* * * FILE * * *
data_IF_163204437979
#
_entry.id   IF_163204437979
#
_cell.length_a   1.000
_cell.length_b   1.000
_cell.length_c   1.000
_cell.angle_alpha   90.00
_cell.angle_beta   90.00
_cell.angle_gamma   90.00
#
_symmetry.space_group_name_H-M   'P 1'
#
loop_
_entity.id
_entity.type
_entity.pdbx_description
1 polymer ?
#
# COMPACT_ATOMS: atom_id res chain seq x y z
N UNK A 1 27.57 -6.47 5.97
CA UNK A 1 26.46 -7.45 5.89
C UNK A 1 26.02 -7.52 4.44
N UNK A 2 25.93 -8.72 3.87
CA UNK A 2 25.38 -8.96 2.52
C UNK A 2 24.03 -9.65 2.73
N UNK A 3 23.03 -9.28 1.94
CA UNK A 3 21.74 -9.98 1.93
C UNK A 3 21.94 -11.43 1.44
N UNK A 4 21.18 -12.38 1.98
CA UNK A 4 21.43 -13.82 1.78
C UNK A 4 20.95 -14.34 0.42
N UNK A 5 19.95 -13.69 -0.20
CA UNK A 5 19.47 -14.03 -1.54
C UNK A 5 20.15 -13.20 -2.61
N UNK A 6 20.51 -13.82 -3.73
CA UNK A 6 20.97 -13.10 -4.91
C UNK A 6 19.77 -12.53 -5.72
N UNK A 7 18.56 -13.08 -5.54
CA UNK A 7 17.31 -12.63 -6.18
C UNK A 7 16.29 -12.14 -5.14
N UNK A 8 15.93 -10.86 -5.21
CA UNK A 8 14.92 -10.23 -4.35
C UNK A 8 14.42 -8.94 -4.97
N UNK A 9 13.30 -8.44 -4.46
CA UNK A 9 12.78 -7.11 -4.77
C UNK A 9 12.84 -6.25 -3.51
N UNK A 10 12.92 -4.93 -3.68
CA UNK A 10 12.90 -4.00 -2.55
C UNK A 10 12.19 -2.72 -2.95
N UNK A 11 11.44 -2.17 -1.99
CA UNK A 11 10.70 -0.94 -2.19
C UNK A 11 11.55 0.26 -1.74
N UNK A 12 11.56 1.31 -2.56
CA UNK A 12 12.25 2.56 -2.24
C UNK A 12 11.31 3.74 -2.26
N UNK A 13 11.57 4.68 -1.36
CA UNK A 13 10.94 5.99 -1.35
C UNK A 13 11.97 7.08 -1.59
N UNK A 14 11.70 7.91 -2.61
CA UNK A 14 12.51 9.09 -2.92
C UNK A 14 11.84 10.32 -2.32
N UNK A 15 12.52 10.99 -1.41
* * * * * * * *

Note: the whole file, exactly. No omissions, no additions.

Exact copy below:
data_IF_163204437979
#
_entry.id   IF_163204437979
#
_cell.length_a   1.000
_cell.length_b   1.000
_cell.length_c   1.000
_cell.angle_alpha   90.00
_cell.angle_beta   90.00
_cell.angle_gamma   90.00
#
_symmetry.space_group_name_H-M   'P 1'
#
loop_
_entity.id
_entity.type
_entity.pdbx_description
1 polymer ?
#
# COMPACT_ATOMS: atom_id res chain seq x y z
N UNK A 1 27.57 -6.47 5.97
CA UNK A 1 26.46 -7.45 5.89
C UNK A 1 26.02 -7.52 4.44
N UNK A 2 25.93 -8.72 3.87
CA UNK A 2 25.38 -8.96 2.52
C UNK A 2 24.03 -9.65 2.73
N UNK A 3 23.03 -9.28 1.94
CA UNK A 3 21.74 -9.98 1.93
C UNK A 3 21.94 -11.43 1.44
N UNK A 4 21.18 -12.38 1.98
CA UNK A 4 21.43 -13.82 1.78
C UNK A 4 20.95 -14.34 0.42
N UNK A 5 19.95 -13.69 -0.20
CA UNK A 5 19.47 -14.03 -1.54
C UNK A 5 20.15 -13.20 -2.61
N UNK A 6 20.51 -13.82 -3.73
CA UNK A 6 20.97 -13.10 -4.91
C UNK A 6 19.77 -12.53 -5.72
N UNK A 7 18.56 -13.08 -5.54
CA UNK A 7 17.31 -12.63 -6.18
C UNK A 7 16.29 -12.14 -5.14
N UNK A 8 15.93 -10.86 -5.21
CA UNK A 8 14.92 -10.23 -4.35
C UNK A 8 14.42 -8.94 -4.97
N UNK A 9 13.30 -8.44 -4.46
CA UNK A 9 12.78 -7.11 -4.77
C UNK A 9 12.84 -6.25 -3.51
N UNK A 10 12.92 -4.93 -3.68
CA UNK A 10 12.90 -4.00 -2.55
C UNK A 10 12.19 -2.72 -2.95
N UNK A 11 11.44 -2.17 -1.99
CA UNK A 11 10.70 -0.94 -2.19
C UNK A 11 11.55 0.26 -1.74
N UNK A 12 11.56 1.31 -2.56
CA UNK A 12 12.25 2.56 -2.24
C UNK A 12 11.31 3.74 -2.26
N UNK A 13 11.57 4.68 -1.36
CA UNK A 13 10.94 5.99 -1.35
C UNK A 13 11.97 7.08 -1.59
N UNK A 14 11.70 7.91 -2.61
CA UNK A 14 12.51 9.09 -2.92
C UNK A 14 11.84 10.32 -2.32
N UNK A 15 12.52 10.99 -1.41